Naturally, this means that Joe Thornton is getting buried the deepest, especially by those who genuinely don’t want to spend more than a millisecond breaking anything down objectively. I already shudder to think of the lame jokes (especially from fans out of the Massachusetts area**) that may be thrown at Jumbo Joe if the Sharks lose in Game 7. That’s especially true if he has a poor game, which is perfectly plausible because Thornton may have been injured during a ridiculous altercation with Jonathan Quick at the end of Game 6.
More than these other situations, I get why people are beating up on the Sharks, even if the real story might just be that an elite team in the Kings finally woke up. If you do, can you at least put a little imagination into the Thornton jokes? Maybe at least throw in a Leo Dicaprio Oscar reference instead of going to the Romo well for the millionth time?
The real groan-worthy stuff came when everyone and their uncle blamed Alex Ovechkin for the Washington Capitals firing GM George McPhee and head coach Adam Oates.
Look, I’m not going to fight with you about Ovechkin. If you don’t like him or his game, no number of articles touting his strong work and poor luck will likely sway you. I’m not necessarily saying this was a strong season for the elite scorer - it wasn’t his best by any means - but this is all about an obnoxious narrative that haunts players like Ovechkin, Phil Kessel and so on. Simply put, people often blame the best player(s) on a team when the real problems are usually around them.
While Nicklas Backstrom is an excellent player, the bigger story is that the Capitals a) are still paying for going away from what made them special in the Bruce Boudreau years and b) simply don’t have enough talent to support Ovechkin and Backstrom.
As much as people will trot out Ovechkin's -35 rating (while ignoring a litany of negative ratings for other players on his team, along with historical examples like Brett Hull generating a - 27 mark despite scoring 54 goals and 101 points and turning out quite fine), a more telling stat for those who love simple ones is this:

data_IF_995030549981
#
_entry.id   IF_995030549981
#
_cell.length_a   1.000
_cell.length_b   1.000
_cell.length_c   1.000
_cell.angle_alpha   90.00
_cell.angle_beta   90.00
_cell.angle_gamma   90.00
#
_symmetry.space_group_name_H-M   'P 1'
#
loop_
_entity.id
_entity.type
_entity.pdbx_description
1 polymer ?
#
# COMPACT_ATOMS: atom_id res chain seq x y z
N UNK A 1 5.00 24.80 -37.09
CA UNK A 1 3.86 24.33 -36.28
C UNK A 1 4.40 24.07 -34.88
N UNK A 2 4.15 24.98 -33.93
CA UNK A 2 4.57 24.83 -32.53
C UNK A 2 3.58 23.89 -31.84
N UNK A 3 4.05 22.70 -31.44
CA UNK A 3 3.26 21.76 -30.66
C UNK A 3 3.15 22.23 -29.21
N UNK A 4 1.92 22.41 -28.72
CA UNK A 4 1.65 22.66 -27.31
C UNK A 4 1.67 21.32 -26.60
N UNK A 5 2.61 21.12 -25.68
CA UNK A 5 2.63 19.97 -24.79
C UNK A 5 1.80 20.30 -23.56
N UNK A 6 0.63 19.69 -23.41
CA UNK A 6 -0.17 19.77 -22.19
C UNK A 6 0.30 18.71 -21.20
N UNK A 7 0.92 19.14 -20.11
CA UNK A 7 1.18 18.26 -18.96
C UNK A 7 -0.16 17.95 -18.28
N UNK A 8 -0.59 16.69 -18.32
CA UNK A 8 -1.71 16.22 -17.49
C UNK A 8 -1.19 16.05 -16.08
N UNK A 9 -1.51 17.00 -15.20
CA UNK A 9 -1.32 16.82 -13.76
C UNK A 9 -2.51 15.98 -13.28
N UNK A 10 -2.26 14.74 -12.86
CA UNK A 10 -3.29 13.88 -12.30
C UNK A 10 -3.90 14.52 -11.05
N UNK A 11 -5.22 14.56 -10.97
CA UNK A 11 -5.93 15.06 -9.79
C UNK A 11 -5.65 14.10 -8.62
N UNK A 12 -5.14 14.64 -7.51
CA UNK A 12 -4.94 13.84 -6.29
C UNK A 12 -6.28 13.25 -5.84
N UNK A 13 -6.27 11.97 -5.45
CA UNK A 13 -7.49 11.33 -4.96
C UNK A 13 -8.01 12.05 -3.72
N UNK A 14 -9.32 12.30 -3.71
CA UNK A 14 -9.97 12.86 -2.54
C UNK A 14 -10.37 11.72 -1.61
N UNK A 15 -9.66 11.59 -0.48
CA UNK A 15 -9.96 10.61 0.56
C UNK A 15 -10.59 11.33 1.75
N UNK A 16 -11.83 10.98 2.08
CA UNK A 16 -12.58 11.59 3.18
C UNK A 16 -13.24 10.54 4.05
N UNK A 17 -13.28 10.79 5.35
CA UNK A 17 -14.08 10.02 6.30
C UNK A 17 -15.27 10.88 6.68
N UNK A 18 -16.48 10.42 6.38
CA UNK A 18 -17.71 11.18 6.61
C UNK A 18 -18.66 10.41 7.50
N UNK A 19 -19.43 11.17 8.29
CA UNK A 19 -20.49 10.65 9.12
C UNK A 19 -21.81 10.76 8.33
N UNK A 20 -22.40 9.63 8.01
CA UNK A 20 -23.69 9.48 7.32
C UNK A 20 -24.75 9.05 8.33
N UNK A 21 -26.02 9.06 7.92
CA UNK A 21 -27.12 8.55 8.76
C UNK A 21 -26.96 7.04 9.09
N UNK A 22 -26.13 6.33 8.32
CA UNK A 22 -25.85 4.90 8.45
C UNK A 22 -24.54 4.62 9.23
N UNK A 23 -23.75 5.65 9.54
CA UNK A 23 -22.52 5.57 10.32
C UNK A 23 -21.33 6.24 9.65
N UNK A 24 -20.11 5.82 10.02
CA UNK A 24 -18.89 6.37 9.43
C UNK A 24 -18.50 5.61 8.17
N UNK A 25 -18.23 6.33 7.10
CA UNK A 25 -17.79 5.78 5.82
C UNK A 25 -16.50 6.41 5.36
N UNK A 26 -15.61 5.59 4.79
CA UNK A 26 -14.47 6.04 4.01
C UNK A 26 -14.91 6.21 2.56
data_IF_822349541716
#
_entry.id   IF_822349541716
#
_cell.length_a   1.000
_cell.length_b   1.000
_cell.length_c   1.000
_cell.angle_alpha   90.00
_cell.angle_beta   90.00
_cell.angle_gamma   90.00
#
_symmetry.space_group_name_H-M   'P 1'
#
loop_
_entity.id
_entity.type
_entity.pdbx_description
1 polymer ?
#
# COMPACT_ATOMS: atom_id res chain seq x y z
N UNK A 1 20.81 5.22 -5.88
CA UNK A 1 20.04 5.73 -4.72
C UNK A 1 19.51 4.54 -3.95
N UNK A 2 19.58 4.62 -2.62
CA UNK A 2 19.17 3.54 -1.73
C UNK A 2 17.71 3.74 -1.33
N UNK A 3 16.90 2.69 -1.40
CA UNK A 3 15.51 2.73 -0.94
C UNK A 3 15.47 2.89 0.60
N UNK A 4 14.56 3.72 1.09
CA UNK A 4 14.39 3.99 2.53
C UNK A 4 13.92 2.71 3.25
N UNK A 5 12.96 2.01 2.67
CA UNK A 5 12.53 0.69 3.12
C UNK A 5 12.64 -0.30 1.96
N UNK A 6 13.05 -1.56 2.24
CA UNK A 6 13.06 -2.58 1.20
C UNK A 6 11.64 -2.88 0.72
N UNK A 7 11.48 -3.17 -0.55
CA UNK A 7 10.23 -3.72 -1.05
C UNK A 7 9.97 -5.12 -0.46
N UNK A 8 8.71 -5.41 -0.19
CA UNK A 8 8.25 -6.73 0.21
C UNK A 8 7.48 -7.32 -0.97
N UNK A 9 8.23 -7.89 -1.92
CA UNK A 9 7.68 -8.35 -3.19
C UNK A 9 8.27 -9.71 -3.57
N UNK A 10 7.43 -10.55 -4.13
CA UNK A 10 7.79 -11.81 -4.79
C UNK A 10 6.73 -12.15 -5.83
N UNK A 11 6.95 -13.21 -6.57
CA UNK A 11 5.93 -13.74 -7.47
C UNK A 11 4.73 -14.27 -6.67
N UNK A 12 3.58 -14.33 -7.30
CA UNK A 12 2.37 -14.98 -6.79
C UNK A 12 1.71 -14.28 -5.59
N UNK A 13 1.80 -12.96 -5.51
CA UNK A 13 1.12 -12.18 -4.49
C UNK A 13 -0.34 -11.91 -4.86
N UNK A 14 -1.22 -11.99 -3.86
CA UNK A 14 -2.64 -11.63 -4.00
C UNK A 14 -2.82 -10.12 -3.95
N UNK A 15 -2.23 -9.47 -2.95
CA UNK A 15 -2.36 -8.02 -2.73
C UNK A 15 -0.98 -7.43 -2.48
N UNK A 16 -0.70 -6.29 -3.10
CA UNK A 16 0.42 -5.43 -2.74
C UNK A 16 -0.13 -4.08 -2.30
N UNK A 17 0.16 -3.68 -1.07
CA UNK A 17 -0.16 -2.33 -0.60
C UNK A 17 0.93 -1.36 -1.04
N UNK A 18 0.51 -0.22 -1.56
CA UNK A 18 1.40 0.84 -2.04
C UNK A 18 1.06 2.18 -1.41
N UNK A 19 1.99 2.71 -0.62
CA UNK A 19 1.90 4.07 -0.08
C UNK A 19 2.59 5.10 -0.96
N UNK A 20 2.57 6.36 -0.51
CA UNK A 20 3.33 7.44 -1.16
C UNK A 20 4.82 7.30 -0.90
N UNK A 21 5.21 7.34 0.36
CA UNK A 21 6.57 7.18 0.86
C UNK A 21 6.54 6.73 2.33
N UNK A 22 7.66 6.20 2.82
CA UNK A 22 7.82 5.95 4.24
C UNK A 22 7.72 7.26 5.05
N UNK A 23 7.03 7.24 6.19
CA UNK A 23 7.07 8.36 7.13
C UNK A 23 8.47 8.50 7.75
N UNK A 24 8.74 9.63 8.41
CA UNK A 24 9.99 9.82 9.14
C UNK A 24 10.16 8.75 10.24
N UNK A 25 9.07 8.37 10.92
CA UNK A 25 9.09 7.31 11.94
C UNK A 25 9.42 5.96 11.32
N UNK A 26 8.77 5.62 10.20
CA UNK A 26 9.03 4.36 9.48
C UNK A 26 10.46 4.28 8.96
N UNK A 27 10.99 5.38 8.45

30 points. That’s the gap between Ovechkin and Backstrom’s team-leading 79 points and the next best Capitals player, Joel Ward (49). While things might have been a touch better if the likes of Brooks Laich and Mikhail Grabovski were healthy all season (neither played more than 58 games), that's a pretty simple way to illustrate that the real problem was that the Capitals simply depended upon their top stars to do too much.
If you ask me, this is increasingly becoming a "depth league." For all the plaudits Jonathan Toews and Patrick Kane rightfully receive, they're surrounded by other stars (Duncan Keith, Patrick Sharp and Marian Hossa) along with quality supporting cast members. The Penguins are essentially a better, less insecure version of the Capitals; few things make me laugh more than the panic over Sidney Crosby (six points in six playoff games) and Evgeni Malkin (seven in six with Game 6's hat trick) despite their strong play. Much like the Caps, Pittsburgh sees an enormous drop-off from their high-end and could very well be doomed by its lack of depth.
There are some fantasy lessons tucked into all this talk about how silly scapegoating can be. The biggest one, I’d say, is that you should do your own research rather than giving into the screaming of others. You may very well find that you’ll be able to draft a very good hockey player who gets a bad rap for often dubious reasons; Jeff Carter slid down a few rounds for quite some time because of the weird prejudices of others, for example.
The other takeaway is one of the missions of the Dose: winning can often come down to which GM makes the wisest decisions versus which one simply got lucky by nabbing a few star players.
For all that’s made about how a team should aspire to follow the Penguins’ or Blackhawks’ rebuilding blueprint; I might just side with Chicago: be ready to make tough sacrifices, exploit loopholes and rarely accept success as a reason to become stagnant.
Of course, that endorsement might just doom Corey Crawford’s glove hand to a round of media blame in the round two …
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* - For what it’s worth, I think Romo is a legitimate star in his sport, even if he’s almost a tragic figure if you ignore the whole “Actually has a pretty awesome life overall” factor.
** - Boston Bruins fans aren’t happy enough with their team that they have to bash a guy who carried some awful squads to the playoffs? The only benefit the Bruins saw from trading Thornton was that the people who decided to trade Thornton were fired.